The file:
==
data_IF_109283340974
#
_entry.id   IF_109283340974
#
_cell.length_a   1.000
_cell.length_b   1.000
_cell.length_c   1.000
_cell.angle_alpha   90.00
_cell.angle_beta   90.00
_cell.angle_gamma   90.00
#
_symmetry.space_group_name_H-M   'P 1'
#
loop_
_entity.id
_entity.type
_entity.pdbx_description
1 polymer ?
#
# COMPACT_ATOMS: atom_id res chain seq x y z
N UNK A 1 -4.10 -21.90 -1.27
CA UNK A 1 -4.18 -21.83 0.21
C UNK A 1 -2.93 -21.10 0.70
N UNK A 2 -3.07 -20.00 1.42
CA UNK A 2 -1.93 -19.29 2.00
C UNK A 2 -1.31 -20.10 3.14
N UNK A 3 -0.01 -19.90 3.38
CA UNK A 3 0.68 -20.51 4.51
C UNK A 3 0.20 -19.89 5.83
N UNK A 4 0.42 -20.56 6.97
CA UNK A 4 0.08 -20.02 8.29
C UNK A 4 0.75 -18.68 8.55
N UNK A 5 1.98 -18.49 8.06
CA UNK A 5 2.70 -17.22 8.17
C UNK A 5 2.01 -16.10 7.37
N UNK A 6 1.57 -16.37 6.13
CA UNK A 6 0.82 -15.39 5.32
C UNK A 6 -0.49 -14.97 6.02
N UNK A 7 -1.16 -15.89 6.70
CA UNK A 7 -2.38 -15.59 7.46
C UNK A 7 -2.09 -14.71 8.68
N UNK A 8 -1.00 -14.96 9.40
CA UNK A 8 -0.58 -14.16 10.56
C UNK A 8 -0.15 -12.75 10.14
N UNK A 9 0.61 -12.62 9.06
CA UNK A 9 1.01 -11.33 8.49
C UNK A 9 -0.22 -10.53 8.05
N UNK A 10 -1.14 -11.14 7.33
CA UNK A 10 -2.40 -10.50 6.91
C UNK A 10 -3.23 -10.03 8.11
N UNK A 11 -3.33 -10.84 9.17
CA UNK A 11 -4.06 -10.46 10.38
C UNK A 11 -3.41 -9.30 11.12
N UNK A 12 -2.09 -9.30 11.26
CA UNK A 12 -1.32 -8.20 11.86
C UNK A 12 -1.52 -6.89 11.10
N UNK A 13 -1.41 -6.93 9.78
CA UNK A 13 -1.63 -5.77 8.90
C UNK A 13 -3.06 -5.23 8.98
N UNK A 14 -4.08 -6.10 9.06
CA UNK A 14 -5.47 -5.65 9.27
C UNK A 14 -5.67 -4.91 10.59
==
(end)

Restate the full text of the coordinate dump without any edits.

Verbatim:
data_IF_109283340974
#
_entry.id   IF_109283340974
#
_cell.length_a   1.000
_cell.length_b   1.000
_cell.length_c   1.000
_cell.angle_alpha   90.00
_cell.angle_beta   90.00
_cell.angle_gamma   90.00
#
_symmetry.space_group_name_H-M   'P 1'
#
loop_
_entity.id
_entity.type
_entity.pdbx_description
1 polymer ?
#
# COMPACT_ATOMS: atom_id res chain seq x y z
N UNK A 1 -4.10 -21.90 -1.27
CA UNK A 1 -4.18 -21.83 0.21
C UNK A 1 -2.93 -21.10 0.70
N UNK A 2 -3.07 -20.00 1.42
CA UNK A 2 -1.93 -19.29 2.00
C UNK A 2 -1.31 -20.10 3.14
N UNK A 3 -0.01 -19.90 3.38
CA UNK A 3 0.68 -20.51 4.51
C UNK A 3 0.20 -19.89 5.83
N UNK A 4 0.42 -20.56 6.97
CA UNK A 4 0.08 -20.02 8.29
C UNK A 4 0.75 -18.68 8.55
N UNK A 5 1.98 -18.49 8.06
CA UNK A 5 2.70 -17.22 8.17
C UNK A 5 2.01 -16.10 7.37
N UNK A 6 1.57 -16.37 6.13
CA UNK A 6 0.82 -15.39 5.32
C UNK A 6 -0.49 -14.97 6.02
N UNK A 7 -1.16 -15.89 6.70
CA UNK A 7 -2.38 -15.59 7.46
C UNK A 7 -2.09 -14.71 8.68
N UNK A 8 -1.00 -14.96 9.40
CA UNK A 8 -0.58 -14.16 10.56
C UNK A 8 -0.15 -12.75 10.14
N UNK A 9 0.61 -12.62 9.06
CA UNK A 9 1.01 -11.33 8.49
C UNK A 9 -0.22 -10.53 8.05
N UNK A 10 -1.14 -11.14 7.33
CA UNK A 10 -2.40 -10.50 6.91
C UNK A 10 -3.23 -10.03 8.11
N UNK A 11 -3.33 -10.84 9.17
CA UNK A 11 -4.06 -10.46 10.38
C UNK A 11 -3.41 -9.30 11.12
N UNK A 12 -2.09 -9.30 11.26
CA UNK A 12 -1.32 -8.20 11.86
C UNK A 12 -1.52 -6.89 11.10
N UNK A 13 -1.41 -6.93 9.78
CA UNK A 13 -1.63 -5.77 8.90
C UNK A 13 -3.06 -5.23 8.98
N UNK A 14 -4.08 -6.10 9.06
CA UNK A 14 -5.47 -5.65 9.27
C UNK A 14 -5.67 -4.91 10.59